Fact: Public participation is on the rise. It’s a growing field with increasing interest across many sectors. We see in both our consulting work and our training work that more Canadians understand the value in investing the time, effort and resources needed to do engagement well.
While this is encouraging, we have also observed that many decision makers still underestimate the benefits of engagement and have a hard time seeing the risks of making decisions without it. There are many reasons for this; however, one reason cited is that some decision makers still see public participation as something that takes too much time, effort and resources. It can be challenging to demonstrate the short-term, tangible return on investment (ROI).
So, why should decision makers care about public participation (P2)?
For starters, P2 is no longer considered a courtesy that should be extended to the public – it is an expectation. Whether it’s removing asbestos from homes, closing down a community hospital, making cuts to public transportation, or building a pipeline through a national park – just to name a few examples – citizens expect to have a say in decisions that affect their lives!
Are there challenges associated with asking the public to participate in shared decision-making? Absolutely! It is entirely possible that the people affected will not like or agree with a decision being made. On the other hand, do decision makers stand to lose more by not asking in the first place? In many cases, yes! Making decisions in isolation can be both ineffective and costly.
You don’t have to look that far to find a long list of both public and private organizations that have paid (or are still paying) the price for an exclusionary approach to decision making. Project delays, cost overages, lost revenue, personal or environmental hazards, bad press – the list goes on. These are just a few consequences resulting from ignored requirements or lost opportunities to involve the public in decisions. All of the above cost organizations and citizens time, effort and money.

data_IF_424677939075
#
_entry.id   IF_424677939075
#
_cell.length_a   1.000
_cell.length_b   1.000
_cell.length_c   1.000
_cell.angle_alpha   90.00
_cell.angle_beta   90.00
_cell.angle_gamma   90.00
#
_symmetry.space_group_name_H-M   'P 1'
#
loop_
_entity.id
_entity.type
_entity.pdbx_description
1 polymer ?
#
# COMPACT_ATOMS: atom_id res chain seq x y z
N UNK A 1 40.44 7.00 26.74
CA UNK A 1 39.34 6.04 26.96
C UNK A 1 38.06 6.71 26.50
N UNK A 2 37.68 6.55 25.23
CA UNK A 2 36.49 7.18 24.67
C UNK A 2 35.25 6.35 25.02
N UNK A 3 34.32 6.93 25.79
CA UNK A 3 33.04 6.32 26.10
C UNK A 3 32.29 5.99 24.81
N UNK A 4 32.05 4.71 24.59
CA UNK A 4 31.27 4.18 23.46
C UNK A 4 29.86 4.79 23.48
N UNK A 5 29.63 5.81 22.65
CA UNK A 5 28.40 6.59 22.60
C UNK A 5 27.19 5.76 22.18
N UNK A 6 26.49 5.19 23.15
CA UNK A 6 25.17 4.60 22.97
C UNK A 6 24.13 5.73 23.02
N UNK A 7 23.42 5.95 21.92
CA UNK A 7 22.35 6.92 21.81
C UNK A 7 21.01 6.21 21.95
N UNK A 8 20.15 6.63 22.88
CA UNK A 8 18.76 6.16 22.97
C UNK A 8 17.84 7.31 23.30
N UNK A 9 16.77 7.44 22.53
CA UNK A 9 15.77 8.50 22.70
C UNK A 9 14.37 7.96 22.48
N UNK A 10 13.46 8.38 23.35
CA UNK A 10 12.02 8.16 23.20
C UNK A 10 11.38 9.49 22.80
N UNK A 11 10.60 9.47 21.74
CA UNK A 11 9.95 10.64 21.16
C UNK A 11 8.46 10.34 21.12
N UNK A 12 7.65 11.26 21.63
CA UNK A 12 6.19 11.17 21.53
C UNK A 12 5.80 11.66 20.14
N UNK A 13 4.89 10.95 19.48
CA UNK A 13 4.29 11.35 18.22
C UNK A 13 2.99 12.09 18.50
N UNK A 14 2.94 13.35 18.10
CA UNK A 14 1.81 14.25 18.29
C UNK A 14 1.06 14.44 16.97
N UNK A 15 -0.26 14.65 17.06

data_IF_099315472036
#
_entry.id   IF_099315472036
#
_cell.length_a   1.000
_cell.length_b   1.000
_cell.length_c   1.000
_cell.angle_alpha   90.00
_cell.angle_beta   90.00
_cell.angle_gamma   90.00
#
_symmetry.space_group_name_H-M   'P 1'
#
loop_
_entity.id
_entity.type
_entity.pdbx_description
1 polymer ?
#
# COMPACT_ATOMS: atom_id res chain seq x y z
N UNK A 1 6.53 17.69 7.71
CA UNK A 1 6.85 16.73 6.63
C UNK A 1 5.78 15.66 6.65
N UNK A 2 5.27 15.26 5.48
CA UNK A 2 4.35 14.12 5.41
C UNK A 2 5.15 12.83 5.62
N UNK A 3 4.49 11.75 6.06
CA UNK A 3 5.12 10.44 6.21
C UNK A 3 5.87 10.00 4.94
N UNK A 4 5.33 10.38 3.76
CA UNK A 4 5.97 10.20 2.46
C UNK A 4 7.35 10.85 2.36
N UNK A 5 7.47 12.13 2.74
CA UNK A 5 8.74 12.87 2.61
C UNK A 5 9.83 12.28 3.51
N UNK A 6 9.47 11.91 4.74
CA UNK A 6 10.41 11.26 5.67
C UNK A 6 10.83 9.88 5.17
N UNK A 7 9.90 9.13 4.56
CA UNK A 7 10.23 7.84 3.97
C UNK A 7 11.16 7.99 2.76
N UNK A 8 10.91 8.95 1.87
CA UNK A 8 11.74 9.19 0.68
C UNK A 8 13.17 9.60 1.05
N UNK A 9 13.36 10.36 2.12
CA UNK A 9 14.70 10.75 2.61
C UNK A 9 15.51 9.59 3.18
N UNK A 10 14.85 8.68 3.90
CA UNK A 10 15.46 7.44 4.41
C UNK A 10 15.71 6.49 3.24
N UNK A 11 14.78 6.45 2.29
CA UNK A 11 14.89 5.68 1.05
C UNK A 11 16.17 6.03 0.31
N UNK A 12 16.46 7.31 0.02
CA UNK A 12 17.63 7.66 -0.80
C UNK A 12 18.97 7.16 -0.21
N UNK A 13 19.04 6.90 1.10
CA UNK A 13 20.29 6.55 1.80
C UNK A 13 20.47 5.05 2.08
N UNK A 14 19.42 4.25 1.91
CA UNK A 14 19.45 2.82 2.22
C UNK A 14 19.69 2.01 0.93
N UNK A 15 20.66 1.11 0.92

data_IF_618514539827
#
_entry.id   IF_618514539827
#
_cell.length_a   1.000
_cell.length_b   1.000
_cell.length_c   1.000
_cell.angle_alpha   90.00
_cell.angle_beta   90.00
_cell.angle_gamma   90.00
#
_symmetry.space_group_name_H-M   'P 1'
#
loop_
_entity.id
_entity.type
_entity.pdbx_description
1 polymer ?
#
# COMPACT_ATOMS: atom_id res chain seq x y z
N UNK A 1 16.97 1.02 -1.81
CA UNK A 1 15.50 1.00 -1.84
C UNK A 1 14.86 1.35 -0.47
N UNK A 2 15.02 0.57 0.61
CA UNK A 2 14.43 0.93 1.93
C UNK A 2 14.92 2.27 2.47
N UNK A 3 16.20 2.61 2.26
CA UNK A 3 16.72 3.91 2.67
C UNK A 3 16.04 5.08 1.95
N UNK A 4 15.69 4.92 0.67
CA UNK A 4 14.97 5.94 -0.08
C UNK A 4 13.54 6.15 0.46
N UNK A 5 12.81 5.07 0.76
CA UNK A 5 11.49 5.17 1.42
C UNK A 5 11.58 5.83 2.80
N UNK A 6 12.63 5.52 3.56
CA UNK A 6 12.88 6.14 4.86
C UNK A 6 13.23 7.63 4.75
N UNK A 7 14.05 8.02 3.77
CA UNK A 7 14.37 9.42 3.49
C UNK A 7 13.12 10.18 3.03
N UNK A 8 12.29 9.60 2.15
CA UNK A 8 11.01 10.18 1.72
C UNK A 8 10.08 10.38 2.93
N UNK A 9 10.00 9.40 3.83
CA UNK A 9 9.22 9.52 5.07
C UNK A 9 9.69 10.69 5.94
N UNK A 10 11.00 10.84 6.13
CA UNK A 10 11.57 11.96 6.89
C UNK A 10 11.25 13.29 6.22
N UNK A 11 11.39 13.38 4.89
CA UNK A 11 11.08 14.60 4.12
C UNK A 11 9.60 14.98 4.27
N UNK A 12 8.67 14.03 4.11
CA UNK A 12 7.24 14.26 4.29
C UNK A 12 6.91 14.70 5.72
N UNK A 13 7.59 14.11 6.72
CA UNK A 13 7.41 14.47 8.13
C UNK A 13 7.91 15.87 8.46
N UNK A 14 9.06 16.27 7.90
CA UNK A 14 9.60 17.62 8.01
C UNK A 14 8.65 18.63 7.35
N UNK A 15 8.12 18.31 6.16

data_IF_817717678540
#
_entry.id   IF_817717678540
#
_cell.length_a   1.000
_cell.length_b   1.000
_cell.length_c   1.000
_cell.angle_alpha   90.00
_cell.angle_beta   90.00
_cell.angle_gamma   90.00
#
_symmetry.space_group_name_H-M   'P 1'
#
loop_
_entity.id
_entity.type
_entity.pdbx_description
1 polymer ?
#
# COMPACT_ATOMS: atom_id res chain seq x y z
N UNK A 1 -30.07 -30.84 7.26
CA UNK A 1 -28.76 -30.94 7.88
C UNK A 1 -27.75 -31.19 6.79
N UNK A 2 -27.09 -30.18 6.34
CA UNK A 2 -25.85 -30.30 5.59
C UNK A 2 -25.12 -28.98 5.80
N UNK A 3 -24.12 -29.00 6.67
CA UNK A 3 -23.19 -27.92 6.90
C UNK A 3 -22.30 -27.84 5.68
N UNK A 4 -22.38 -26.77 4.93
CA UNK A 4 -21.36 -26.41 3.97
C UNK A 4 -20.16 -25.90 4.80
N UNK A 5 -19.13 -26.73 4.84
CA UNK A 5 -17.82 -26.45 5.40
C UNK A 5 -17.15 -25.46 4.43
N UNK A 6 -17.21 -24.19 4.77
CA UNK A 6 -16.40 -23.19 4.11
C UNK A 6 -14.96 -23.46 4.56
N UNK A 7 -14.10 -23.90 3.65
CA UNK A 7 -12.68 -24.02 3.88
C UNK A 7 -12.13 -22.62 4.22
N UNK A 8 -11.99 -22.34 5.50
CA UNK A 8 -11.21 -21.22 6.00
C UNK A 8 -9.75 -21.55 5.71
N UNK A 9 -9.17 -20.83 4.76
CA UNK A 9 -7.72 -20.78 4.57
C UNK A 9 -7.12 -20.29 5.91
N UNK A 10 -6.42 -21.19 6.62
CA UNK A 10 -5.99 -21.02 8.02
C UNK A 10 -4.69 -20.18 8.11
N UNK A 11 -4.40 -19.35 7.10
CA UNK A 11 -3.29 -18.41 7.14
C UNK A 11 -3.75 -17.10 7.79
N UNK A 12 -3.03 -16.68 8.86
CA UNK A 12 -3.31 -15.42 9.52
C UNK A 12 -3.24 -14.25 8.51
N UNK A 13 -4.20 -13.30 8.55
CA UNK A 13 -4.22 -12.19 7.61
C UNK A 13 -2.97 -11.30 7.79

As far as a cost/benefit goes, it seems to us to make more sense to invest these resources upfront – rather than waiting until the damage has been done.
One of the world’s most successful investors, Warren Buffet, frequently describes risk as something “that comes from not knowing what you are doing”. This can apply to all decision making. So how can one fully understand the impacts of a decision – prior to acting – without taking the perspective and opinions of those who are affected into consideration?
Granted, taking the views of others into consideration is not always easy. It involves “playing offence” and confronting the unknown head on. It sometimes requires decision makers to put themselves in uncomfortable situations, and can even result in short-term misunderstandings. Although this is painful, and sometimes humbling, it is also a tremendous demonstration of a decision maker’s accountability, leadership and commitment to making the best decision possible.
The goal of public participation is not to make a decision less controversial or easier for people to accept. Investing time, energy and resources in public participation upfront, however, can provide decision makers with a greater degree of certainty by better understanding the challenges that lie ahead – together.
Even more importantly, it instills greater public confidence and trust in decision makers themselves – not just for the decision at hand, but for decisions in the future.